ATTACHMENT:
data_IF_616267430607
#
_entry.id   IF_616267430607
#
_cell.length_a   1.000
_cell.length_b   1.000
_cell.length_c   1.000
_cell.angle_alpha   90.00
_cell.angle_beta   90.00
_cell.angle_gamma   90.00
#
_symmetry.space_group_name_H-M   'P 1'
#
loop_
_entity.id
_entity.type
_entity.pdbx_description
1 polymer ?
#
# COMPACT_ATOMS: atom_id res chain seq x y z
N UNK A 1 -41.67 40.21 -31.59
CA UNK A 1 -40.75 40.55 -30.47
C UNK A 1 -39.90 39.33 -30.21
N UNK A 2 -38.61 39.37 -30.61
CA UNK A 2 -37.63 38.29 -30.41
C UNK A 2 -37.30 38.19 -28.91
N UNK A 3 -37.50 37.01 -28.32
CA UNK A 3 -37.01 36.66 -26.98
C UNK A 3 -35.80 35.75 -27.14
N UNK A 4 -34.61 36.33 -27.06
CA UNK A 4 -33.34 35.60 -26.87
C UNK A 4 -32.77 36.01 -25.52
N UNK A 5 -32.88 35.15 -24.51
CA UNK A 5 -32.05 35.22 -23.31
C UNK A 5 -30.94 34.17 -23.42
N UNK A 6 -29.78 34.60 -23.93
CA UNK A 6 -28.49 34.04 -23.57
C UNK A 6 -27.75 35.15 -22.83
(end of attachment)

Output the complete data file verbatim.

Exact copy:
data_IF_616267430607
#
_entry.id   IF_616267430607
#
_cell.length_a   1.000
_cell.length_b   1.000
_cell.length_c   1.000
_cell.angle_alpha   90.00
_cell.angle_beta   90.00
_cell.angle_gamma   90.00
#
_symmetry.space_group_name_H-M   'P 1'
#
loop_
_entity.id
_entity.type
_entity.pdbx_description
1 polymer ?
#
# COMPACT_ATOMS: atom_id res chain seq x y z
N UNK A 1 -41.67 40.21 -31.59
CA UNK A 1 -40.75 40.55 -30.47
C UNK A 1 -39.90 39.33 -30.21
N UNK A 2 -38.61 39.37 -30.61
CA UNK A 2 -37.63 38.29 -30.41
C UNK A 2 -37.30 38.19 -28.91
N UNK A 3 -37.50 37.01 -28.32
CA UNK A 3 -37.01 36.66 -26.98
C UNK A 3 -35.80 35.75 -27.14
N UNK A 4 -34.61 36.33 -27.06
CA UNK A 4 -33.34 35.60 -26.87
C UNK A 4 -32.77 36.01 -25.52
N UNK A 5 -32.88 35.15 -24.51
CA UNK A 5 -32.05 35.22 -23.31
C UNK A 5 -30.94 34.17 -23.42
N UNK A 6 -29.78 34.60 -23.93
CA UNK A 6 -28.49 34.04 -23.57
C UNK A 6 -27.75 35.15 -22.83